An operator, in order to affect movement of a particular linkage would controllably operate one of the control levers. Movement of a control lever along a particular axis would result in responsive movement of a specified linkage. For example on a HE, four separate levers may be provided, each movable along a single axis. Movement of a particular lever may effect movement of a respective linkage. Or levers movable along two perpendicular axes may provide control of two linkages.
More recently, some systems have employed electronic joysticks. These joysticks produce electronic signals in response to handle movement. A controller, typically microprocessor based, interprets the electronic signals and controllably actuates an electrohydraulic direction control valve or a pilot control valve for providing hydraulic fluid flow to the cylinders.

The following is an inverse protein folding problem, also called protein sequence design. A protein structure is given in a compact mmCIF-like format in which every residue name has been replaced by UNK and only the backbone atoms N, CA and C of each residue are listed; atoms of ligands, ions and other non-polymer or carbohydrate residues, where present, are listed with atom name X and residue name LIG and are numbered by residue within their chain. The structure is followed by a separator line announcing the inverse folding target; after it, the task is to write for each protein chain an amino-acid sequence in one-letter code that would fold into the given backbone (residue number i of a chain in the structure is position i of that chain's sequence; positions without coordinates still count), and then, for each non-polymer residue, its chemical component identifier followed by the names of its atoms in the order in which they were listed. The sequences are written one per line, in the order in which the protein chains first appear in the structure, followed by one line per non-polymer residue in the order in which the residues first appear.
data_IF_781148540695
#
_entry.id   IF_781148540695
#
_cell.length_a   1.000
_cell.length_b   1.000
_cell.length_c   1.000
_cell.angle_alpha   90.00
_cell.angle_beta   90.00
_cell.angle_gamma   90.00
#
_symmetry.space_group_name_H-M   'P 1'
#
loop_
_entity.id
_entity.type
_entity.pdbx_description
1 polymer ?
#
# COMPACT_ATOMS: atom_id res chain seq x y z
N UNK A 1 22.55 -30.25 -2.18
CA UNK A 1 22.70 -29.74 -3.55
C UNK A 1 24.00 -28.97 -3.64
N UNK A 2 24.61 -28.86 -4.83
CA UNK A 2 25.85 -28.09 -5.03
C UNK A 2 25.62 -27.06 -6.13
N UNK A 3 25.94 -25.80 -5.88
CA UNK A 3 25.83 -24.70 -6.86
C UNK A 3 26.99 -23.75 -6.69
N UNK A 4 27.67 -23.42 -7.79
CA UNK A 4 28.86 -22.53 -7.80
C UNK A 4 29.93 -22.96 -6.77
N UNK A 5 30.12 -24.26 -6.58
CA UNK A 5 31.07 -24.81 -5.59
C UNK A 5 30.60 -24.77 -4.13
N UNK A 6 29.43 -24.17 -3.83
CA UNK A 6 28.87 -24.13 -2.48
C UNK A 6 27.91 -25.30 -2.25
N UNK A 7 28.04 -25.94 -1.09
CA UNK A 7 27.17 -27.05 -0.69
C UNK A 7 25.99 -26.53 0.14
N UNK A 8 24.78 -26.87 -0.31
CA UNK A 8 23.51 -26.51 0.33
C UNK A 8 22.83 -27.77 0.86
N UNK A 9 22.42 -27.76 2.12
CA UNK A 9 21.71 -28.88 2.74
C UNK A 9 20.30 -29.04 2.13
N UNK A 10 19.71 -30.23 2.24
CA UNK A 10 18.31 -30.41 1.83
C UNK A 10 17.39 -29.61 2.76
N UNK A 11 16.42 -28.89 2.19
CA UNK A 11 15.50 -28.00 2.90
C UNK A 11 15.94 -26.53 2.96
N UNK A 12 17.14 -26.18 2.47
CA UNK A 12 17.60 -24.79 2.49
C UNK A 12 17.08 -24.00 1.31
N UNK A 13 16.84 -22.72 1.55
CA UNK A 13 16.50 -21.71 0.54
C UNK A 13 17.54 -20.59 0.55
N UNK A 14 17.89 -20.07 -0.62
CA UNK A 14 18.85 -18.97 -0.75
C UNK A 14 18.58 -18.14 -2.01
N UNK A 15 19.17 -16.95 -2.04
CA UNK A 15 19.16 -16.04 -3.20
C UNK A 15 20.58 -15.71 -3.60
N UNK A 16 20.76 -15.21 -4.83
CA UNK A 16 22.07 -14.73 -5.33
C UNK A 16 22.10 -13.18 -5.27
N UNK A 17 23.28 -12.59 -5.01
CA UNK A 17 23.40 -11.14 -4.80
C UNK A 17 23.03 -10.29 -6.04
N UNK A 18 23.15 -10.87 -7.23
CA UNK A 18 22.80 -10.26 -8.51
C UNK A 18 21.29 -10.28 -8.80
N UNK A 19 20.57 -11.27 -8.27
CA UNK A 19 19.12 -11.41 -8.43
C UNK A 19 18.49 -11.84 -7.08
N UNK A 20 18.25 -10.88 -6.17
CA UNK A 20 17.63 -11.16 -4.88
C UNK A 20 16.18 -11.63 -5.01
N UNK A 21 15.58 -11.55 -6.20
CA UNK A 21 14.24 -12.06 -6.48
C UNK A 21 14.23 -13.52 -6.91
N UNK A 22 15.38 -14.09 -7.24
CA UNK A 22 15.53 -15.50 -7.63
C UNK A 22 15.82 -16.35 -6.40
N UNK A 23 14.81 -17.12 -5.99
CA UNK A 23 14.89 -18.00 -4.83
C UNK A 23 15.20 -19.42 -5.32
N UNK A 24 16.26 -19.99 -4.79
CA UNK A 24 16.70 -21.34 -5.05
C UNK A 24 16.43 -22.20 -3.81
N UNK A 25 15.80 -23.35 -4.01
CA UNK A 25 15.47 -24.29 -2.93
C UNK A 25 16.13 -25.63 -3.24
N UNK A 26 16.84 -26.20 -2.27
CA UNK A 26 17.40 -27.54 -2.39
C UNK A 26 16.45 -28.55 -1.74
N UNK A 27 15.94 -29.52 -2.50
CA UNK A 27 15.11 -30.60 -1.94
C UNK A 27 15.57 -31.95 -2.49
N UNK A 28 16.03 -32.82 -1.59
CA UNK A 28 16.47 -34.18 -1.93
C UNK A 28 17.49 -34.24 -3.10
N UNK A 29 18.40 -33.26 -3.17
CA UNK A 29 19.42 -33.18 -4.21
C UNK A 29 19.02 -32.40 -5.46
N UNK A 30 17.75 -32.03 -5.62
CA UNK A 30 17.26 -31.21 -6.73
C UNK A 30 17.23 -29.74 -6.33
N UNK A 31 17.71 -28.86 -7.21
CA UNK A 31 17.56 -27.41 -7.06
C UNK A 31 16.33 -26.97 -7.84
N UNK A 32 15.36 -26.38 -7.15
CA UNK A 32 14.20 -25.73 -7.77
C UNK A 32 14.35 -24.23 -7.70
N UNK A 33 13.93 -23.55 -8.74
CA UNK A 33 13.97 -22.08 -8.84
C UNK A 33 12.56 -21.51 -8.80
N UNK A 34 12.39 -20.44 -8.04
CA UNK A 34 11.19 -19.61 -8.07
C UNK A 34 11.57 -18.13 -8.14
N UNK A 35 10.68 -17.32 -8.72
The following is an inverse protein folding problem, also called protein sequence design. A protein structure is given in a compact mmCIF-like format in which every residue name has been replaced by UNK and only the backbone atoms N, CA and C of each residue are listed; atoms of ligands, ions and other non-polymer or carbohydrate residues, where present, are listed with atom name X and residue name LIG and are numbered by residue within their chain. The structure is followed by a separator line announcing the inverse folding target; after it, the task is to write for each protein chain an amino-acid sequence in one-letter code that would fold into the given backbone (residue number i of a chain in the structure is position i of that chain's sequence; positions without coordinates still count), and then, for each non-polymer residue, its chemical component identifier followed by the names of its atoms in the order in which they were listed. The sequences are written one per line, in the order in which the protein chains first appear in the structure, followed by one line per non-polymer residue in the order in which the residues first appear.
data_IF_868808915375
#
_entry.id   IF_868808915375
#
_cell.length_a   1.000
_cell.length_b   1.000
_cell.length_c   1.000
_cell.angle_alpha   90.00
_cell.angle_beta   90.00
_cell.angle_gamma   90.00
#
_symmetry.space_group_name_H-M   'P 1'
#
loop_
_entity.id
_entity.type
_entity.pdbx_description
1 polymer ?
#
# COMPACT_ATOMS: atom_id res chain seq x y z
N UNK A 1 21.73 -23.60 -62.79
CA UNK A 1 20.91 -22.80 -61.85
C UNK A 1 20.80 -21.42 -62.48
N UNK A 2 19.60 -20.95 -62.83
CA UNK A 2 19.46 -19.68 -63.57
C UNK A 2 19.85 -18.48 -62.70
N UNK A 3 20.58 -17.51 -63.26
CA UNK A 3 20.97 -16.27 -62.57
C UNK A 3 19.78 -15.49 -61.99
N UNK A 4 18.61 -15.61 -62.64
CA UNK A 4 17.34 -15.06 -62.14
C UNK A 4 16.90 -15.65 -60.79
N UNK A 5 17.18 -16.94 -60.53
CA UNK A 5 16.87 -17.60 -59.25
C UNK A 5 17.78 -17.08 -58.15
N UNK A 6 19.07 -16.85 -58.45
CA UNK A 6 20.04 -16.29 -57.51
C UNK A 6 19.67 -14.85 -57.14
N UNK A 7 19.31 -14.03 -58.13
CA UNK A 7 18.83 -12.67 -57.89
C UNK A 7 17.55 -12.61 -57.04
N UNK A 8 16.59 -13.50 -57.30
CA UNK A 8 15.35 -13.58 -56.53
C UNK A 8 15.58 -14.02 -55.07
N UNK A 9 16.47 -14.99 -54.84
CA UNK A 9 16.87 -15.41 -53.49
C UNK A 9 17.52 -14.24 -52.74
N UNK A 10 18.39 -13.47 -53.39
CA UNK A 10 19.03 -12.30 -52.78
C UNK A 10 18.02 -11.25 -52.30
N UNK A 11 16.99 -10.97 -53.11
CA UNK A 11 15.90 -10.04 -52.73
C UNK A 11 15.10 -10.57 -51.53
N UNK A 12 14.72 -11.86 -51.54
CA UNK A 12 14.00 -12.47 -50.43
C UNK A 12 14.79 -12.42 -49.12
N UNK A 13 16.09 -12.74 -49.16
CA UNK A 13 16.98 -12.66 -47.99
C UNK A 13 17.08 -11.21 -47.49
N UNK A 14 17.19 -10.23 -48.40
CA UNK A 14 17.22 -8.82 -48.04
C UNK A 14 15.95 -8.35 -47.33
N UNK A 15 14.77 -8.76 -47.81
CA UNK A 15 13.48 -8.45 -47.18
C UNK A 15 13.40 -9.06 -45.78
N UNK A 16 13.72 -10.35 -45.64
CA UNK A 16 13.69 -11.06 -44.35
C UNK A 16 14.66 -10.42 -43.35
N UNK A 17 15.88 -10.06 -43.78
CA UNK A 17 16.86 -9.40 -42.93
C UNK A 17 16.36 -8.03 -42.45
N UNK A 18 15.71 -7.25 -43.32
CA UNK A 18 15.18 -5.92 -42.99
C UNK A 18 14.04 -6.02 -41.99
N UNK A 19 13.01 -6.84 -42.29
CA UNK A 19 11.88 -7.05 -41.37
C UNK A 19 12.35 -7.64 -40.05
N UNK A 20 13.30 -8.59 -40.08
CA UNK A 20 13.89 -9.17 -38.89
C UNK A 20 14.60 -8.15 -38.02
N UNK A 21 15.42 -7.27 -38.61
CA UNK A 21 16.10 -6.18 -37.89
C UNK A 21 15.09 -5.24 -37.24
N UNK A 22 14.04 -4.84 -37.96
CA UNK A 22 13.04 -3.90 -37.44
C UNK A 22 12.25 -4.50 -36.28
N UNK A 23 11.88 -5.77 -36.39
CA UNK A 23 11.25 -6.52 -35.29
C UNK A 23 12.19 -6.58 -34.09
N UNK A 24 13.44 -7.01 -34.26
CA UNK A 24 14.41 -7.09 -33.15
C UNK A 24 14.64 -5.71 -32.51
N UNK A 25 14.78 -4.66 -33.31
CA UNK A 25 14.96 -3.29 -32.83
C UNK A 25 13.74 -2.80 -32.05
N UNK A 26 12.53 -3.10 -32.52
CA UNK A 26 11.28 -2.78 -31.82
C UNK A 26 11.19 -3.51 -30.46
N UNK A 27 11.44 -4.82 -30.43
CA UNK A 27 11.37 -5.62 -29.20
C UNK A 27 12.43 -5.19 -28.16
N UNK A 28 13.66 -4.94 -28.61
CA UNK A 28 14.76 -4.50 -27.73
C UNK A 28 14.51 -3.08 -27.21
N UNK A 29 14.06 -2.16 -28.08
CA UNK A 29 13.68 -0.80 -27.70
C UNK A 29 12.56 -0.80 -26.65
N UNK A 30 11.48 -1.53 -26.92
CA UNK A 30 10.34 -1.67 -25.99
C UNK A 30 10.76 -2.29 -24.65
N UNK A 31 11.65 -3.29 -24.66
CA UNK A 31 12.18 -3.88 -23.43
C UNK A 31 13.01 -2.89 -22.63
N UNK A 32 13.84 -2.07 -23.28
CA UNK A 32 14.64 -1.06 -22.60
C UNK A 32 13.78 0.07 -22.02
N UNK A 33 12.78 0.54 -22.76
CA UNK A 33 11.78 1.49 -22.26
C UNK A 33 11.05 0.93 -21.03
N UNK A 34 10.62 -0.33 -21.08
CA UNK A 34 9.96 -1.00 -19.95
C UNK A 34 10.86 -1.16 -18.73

In such systems in order to controllably position or move the endpoint of the implement, the operator would have to simultaneously operate at least two control levers. In order to provide a high degree of accuracy, a highly experienced operator is required.
In order to reduce the required skill level of the operator, effort has gone into automating or semi-automating the work cycle or portions of the work cycle of the work implement. One of the most desired features is linear motion control. In a system as described above, in order to achieve linear movement, the operator would have to simultaneously operate at least two control levers of the hydraulic excavator. In an automated or semi-automated system, the operator would simply place the work implement in the proper mode and actuate a single control lever. In response the controller would generate the required signals to the control valves to provide the desired movement.
However, in any of the systems described above, manual, automatic or semi-automatic, operation of a plurality of linkages has substantial dynamic effects. Heretofore, none of the systems described have compensated for these effects.